“I quite simply love his work, and I find it difficult to describe how much I admire him and what he creates.”
Married couple Ralph & Suzy Wilson
I’m the youngest of three girls. I was born in Sydney and we moved to Brisbane when I was seven. Dad [Don] was an engineer; Mum [Jean Armstrong] was one of the first women to become a social worker. She started one of the first women’s shelters in Queensland, Gareema at [Brisbane’s inner-south] Highgate Hill, now run by Save the Children.
I was an early childhood teacher but ended up teaching secondary for a while and then I became a lecturer in the education faculty at Queensland University of Technology before Ralph and I started Riverbend [bookshop] in 1998. I was 22 when we met [they married in 1986]. We connected through our mutual love of sailing – boats, sailboards, pretty much anything to do with coastlines and the sea. Not long after we met, I discovered he was an artist and became utterly fascinated and intrigued by this part of him. It’s part of the attraction; I think because I’ve never had talents in that area, I’m impressed [by those who do]. I don’t think people understand the discipline required when you work in a studio at home. Creating something beautiful and real that will continue to exist beyond our lifetimes seemed almost fantastical then, and still does. I quite simply love his work, and find it difficult to describe how much I admire him and what he creates. His drive, discipline, and the all-consuming nature of his work played a major role in inspiring me to forge a career that I could be equally obsessed by.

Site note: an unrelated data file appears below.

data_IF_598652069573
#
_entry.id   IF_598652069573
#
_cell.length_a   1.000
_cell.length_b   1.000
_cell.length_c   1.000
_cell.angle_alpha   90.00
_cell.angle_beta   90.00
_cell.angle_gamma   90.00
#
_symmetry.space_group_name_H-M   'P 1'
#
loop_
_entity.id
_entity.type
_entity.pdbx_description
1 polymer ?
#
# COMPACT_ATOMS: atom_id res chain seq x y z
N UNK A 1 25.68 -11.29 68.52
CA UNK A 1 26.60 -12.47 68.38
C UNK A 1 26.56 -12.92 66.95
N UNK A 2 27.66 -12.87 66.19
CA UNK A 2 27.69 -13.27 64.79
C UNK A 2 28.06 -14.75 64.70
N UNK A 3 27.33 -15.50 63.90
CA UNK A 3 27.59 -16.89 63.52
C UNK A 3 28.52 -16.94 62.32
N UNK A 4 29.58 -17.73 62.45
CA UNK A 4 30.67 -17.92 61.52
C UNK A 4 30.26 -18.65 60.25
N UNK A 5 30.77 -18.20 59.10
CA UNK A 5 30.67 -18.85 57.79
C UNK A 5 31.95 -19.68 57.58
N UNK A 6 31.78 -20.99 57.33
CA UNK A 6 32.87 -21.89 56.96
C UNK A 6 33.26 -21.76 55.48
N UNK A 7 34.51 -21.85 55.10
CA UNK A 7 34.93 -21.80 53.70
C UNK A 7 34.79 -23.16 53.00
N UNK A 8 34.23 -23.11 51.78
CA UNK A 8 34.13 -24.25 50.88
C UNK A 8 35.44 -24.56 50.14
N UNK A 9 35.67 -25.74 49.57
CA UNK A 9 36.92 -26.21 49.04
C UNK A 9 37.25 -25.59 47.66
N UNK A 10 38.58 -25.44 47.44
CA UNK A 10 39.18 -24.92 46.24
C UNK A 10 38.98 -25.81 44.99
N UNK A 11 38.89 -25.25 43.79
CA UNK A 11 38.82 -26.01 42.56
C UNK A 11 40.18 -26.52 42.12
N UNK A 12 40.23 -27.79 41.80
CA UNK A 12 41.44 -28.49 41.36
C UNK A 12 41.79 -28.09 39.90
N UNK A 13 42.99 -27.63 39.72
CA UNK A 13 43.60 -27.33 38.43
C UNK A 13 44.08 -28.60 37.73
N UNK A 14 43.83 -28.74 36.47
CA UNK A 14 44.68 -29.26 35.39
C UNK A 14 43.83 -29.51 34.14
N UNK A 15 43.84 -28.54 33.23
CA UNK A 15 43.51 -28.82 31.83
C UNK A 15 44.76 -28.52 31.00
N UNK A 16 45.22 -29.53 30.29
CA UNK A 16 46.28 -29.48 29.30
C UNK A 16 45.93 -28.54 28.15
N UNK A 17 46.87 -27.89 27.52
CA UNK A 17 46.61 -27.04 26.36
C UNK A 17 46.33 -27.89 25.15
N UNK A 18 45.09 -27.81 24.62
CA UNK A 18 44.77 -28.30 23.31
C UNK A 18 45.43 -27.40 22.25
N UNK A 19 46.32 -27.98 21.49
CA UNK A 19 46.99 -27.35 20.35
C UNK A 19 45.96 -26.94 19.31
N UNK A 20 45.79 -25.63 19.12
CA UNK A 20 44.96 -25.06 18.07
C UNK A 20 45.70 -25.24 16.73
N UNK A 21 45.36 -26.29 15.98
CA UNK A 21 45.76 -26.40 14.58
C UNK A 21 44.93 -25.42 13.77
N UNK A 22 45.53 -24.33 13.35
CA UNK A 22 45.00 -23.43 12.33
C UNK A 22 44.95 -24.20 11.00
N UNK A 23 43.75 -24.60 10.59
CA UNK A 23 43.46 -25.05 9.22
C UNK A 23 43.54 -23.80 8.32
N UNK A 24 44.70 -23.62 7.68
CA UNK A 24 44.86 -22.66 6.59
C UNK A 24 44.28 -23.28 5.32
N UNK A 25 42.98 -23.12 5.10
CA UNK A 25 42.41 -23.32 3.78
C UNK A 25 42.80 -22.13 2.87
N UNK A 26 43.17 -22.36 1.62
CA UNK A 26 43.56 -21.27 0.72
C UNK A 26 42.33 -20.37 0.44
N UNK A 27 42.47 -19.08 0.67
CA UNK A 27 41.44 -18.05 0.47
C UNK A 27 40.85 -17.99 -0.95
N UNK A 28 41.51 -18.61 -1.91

My love of books and reading, and my determination that literacy is a right, inspired both the birth of Riverbend Books and the Indigenous Literacy Foundation [ILF]. We’ve been very lucky to have a mutual respect for each other’s passions and obsessions.